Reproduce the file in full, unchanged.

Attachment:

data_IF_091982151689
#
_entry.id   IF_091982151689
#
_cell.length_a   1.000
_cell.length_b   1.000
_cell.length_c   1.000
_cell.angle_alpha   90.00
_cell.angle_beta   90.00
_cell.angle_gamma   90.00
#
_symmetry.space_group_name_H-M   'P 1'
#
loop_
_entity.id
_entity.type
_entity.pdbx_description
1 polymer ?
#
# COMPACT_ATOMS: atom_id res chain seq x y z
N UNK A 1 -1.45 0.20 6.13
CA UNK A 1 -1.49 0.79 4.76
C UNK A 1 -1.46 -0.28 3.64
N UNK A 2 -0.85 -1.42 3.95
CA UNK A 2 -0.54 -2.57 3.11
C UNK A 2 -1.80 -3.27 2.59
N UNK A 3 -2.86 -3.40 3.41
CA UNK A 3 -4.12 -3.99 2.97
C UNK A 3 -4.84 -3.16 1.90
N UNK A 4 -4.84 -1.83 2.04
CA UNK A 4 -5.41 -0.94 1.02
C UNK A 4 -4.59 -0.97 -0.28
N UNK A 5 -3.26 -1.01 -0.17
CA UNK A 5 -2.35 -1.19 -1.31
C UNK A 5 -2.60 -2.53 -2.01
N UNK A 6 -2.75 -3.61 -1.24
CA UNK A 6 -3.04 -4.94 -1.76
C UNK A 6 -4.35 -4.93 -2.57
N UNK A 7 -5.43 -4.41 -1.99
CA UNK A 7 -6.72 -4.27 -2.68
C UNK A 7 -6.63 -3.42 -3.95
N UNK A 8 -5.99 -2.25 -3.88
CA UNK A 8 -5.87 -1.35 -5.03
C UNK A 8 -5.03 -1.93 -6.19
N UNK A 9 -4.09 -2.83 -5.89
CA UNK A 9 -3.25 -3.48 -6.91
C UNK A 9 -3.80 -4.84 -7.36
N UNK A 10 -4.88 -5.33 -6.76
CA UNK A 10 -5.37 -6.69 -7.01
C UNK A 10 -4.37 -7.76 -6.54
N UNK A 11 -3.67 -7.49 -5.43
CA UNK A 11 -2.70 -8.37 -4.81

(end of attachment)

data_IF_091982151689
#
_entry.id   IF_091982151689
#
_cell.length_a   1.000
_cell.length_b   1.000
_cell.length_c   1.000
_cell.angle_alpha   90.00
_cell.angle_beta   90.00
_cell.angle_gamma   90.00
#
_symmetry.space_group_name_H-M   'P 1'
#
loop_
_entity.id
_entity.type
_entity.pdbx_description
1 polymer ?
#
# COMPACT_ATOMS: atom_id res chain seq x y z
N UNK A 1 -1.45 0.20 6.13
CA UNK A 1 -1.49 0.79 4.76
C UNK A 1 -1.46 -0.28 3.64
N UNK A 2 -0.85 -1.42 3.95
CA UNK A 2 -0.54 -2.57 3.11
C UNK A 2 -1.80 -3.27 2.59
N UNK A 3 -2.86 -3.40 3.41
CA UNK A 3 -4.12 -3.99 2.97
C UNK A 3 -4.84 -3.16 1.90
N UNK A 4 -4.84 -1.83 2.04
CA UNK A 4 -5.41 -0.94 1.02
C UNK A 4 -4.59 -0.97 -0.28
N UNK A 5 -3.26 -1.01 -0.17
CA UNK A 5 -2.35 -1.19 -1.31
C UNK A 5 -2.60 -2.53 -2.01
N UNK A 6 -2.75 -3.61 -1.24
CA UNK A 6 -3.04 -4.94 -1.76
C UNK A 6 -4.35 -4.93 -2.57
N UNK A 7 -5.43 -4.41 -1.99
CA UNK A 7 -6.72 -4.27 -2.68
C UNK A 7 -6.63 -3.42 -3.95
N UNK A 8 -5.99 -2.25 -3.88
CA UNK A 8 -5.87 -1.35 -5.03
C UNK A 8 -5.03 -1.93 -6.19
N UNK A 9 -4.09 -2.83 -5.89
CA UNK A 9 -3.25 -3.48 -6.91
C UNK A 9 -3.80 -4.84 -7.36
N UNK A 10 -4.88 -5.33 -6.76
CA UNK A 10 -5.37 -6.69 -7.01
C UNK A 10 -4.37 -7.76 -6.54
N UNK A 11 -3.67 -7.49 -5.43
CA UNK A 11 -2.70 -8.37 -4.81